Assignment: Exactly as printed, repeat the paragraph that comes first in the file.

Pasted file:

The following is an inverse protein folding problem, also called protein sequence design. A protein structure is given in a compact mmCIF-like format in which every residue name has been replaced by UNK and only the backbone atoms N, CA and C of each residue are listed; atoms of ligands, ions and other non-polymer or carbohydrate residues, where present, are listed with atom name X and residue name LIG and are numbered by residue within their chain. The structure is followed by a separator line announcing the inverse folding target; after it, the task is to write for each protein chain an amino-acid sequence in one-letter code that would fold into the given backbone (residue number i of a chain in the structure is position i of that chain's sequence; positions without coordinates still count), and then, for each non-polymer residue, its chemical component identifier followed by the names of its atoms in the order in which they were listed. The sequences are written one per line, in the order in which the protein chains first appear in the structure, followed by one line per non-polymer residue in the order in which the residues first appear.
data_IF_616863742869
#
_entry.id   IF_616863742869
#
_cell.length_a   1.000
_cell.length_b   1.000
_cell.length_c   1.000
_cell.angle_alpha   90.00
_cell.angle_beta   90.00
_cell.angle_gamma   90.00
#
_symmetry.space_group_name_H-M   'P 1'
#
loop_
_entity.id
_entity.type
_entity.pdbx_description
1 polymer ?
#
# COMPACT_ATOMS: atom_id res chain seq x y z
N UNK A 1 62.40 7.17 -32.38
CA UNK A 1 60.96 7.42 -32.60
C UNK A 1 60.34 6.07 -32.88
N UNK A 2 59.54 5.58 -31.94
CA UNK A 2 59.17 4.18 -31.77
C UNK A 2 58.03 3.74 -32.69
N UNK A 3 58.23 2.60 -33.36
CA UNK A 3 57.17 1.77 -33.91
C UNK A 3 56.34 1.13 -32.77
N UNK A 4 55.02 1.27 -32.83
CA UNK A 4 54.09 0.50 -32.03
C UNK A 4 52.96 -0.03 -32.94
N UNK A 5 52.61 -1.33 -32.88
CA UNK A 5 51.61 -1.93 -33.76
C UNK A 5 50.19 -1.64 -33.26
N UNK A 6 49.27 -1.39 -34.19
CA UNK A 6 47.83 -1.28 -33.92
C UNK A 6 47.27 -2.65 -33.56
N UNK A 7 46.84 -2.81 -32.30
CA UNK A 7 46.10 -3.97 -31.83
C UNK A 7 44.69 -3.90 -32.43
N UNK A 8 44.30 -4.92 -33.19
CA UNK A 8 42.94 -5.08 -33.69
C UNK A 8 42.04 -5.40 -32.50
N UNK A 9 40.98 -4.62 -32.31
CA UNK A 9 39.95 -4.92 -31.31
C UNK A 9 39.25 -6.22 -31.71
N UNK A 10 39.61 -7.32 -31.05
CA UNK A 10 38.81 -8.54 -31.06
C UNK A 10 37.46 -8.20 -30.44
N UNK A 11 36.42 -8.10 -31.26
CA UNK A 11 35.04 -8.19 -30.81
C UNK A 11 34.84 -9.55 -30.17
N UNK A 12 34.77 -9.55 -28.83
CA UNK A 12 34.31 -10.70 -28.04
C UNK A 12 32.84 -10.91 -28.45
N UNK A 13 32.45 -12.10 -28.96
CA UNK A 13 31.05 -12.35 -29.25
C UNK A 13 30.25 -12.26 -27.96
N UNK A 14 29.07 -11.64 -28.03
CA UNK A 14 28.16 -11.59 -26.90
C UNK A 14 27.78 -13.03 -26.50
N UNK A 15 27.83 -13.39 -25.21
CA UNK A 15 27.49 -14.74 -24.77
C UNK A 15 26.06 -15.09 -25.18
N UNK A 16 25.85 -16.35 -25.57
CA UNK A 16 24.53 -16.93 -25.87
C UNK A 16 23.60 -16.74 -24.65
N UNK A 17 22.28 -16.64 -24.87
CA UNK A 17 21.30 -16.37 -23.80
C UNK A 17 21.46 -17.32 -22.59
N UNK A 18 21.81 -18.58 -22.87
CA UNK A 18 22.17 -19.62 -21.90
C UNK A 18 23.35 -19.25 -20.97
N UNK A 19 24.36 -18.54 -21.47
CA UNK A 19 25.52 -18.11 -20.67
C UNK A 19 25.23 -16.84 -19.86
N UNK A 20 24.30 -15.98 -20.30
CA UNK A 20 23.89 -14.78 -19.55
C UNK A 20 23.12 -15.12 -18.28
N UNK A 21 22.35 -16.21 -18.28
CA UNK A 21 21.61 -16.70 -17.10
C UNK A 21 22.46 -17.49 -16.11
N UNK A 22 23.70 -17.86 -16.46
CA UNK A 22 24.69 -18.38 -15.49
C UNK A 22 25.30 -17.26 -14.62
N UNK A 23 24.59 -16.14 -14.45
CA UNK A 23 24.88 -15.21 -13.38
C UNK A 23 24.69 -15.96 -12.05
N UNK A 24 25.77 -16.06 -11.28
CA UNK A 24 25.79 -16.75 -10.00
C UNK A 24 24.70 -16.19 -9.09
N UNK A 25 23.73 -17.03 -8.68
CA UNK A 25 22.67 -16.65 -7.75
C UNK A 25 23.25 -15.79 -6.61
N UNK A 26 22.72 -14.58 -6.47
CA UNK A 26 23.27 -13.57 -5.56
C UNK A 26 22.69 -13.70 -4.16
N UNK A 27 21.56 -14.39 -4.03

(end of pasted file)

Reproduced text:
The following is an inverse protein folding problem, also called protein sequence design. A protein structure is given in a compact mmCIF-like format in which every residue name has been replaced by UNK and only the backbone atoms N, CA and C of each residue are listed; atoms of ligands, ions and other non-polymer or carbohydrate residues, where present, are listed with atom name X and residue name LIG and are numbered by residue within their chain. The structure is followed by a separator line announcing the inverse folding target; after it, the task is to write for each protein chain an amino-acid sequence in one-letter code that would fold into the given backbone (residue number i of a chain in the structure is position i of that chain's sequence; positions without coordinates still count), and then, for each non-polymer residue, its chemical component identifier followed by the names of its atoms in the order in which they were listed. The sequences are written one per line, in the order in which the protein chains first appear in the structure, followed by one line per non-polymer residue in the order in which the residues first appear.